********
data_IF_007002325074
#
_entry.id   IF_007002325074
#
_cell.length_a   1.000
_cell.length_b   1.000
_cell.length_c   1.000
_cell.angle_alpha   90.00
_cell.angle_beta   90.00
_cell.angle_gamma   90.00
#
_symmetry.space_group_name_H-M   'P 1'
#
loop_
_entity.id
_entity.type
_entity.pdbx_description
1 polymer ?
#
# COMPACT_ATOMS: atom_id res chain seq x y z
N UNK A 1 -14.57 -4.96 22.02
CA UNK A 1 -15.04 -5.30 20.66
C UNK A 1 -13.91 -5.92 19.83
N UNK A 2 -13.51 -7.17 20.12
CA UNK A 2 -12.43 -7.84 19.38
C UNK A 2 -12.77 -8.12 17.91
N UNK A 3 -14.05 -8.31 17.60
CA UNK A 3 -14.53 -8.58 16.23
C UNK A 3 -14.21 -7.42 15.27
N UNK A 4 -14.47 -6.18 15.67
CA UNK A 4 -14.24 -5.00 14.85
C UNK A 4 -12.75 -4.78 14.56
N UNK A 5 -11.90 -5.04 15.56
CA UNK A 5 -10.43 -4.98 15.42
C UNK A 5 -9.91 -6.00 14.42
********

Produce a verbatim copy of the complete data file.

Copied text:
data_IF_007002325074
#
_entry.id   IF_007002325074
#
_cell.length_a   1.000
_cell.length_b   1.000
_cell.length_c   1.000
_cell.angle_alpha   90.00
_cell.angle_beta   90.00
_cell.angle_gamma   90.00
#
_symmetry.space_group_name_H-M   'P 1'
#
loop_
_entity.id
_entity.type
_entity.pdbx_description
1 polymer ?
#
# COMPACT_ATOMS: atom_id res chain seq x y z
N UNK A 1 -14.57 -4.96 22.02
CA UNK A 1 -15.04 -5.30 20.66
C UNK A 1 -13.91 -5.92 19.83
N UNK A 2 -13.51 -7.17 20.12
CA UNK A 2 -12.43 -7.84 19.38
C UNK A 2 -12.77 -8.12 17.91
N UNK A 3 -14.05 -8.31 17.60
CA UNK A 3 -14.53 -8.58 16.23
C UNK A 3 -14.21 -7.42 15.27
N UNK A 4 -14.47 -6.18 15.67
CA UNK A 4 -14.24 -5.00 14.85
C UNK A 4 -12.75 -4.78 14.56
N UNK A 5 -11.90 -5.04 15.56
CA UNK A 5 -10.43 -4.98 15.42
C UNK A 5 -9.91 -6.00 14.42